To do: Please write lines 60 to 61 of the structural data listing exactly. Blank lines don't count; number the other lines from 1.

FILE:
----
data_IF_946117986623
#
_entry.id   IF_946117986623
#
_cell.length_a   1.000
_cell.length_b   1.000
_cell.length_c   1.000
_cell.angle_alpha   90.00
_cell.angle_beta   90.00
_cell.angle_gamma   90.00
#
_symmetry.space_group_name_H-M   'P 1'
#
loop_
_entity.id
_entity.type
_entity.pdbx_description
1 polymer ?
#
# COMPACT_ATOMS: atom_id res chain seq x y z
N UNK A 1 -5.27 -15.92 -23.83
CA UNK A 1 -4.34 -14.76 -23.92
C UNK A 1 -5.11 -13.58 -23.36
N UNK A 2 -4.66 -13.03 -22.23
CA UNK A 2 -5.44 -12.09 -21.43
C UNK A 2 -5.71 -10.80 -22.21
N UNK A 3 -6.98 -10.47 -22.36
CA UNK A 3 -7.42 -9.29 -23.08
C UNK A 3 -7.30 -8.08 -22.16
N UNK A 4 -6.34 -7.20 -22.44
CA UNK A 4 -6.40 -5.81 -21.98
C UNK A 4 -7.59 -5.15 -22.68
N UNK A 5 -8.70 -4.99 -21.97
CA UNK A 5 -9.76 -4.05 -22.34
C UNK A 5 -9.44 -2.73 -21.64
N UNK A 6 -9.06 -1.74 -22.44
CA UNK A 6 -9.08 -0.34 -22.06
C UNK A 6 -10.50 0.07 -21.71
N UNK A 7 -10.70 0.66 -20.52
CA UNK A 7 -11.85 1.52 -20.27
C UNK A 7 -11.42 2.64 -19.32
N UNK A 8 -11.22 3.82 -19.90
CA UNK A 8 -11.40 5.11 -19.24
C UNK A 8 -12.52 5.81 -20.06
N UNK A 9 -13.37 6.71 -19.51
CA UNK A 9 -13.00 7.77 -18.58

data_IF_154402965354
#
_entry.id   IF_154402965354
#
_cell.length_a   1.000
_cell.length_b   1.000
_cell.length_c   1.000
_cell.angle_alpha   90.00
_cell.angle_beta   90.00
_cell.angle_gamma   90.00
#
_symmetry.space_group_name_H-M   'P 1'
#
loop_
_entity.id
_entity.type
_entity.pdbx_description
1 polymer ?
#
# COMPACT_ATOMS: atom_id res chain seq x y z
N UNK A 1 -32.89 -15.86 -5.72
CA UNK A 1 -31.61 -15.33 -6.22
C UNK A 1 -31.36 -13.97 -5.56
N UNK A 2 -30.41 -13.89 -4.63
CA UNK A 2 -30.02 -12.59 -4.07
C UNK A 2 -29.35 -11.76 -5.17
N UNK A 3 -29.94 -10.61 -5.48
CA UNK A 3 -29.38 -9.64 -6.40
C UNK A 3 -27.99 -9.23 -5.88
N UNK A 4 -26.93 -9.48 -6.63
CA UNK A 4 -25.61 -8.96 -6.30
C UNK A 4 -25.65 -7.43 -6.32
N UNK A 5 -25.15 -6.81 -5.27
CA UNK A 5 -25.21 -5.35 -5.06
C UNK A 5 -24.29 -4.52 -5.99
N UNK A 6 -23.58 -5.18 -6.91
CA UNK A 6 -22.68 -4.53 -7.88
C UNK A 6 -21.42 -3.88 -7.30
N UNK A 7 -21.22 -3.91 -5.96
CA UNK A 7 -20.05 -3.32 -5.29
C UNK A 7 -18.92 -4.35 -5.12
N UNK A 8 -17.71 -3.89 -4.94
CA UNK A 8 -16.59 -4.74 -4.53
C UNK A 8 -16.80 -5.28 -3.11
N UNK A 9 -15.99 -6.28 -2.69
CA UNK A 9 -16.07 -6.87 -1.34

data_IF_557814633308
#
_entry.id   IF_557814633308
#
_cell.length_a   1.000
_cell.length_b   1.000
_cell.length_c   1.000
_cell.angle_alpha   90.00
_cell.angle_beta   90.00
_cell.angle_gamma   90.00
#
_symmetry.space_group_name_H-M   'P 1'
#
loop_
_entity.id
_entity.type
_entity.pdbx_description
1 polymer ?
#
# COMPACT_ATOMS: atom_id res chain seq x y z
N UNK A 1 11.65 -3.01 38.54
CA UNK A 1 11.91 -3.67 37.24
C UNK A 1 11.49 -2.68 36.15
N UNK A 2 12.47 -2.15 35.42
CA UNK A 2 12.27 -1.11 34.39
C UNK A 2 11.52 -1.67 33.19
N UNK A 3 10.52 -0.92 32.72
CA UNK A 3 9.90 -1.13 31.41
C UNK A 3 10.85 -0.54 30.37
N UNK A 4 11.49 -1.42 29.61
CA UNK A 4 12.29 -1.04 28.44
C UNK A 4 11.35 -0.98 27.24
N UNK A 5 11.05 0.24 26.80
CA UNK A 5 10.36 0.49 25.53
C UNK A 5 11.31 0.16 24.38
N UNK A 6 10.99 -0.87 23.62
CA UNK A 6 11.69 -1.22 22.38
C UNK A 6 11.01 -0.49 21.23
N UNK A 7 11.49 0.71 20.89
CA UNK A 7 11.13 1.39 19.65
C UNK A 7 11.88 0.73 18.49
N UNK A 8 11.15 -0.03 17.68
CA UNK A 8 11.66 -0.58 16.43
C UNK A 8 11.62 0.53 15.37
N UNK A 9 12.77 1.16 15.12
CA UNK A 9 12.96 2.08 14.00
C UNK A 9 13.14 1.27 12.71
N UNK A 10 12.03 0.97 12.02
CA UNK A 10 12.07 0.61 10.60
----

loop_
_entity.id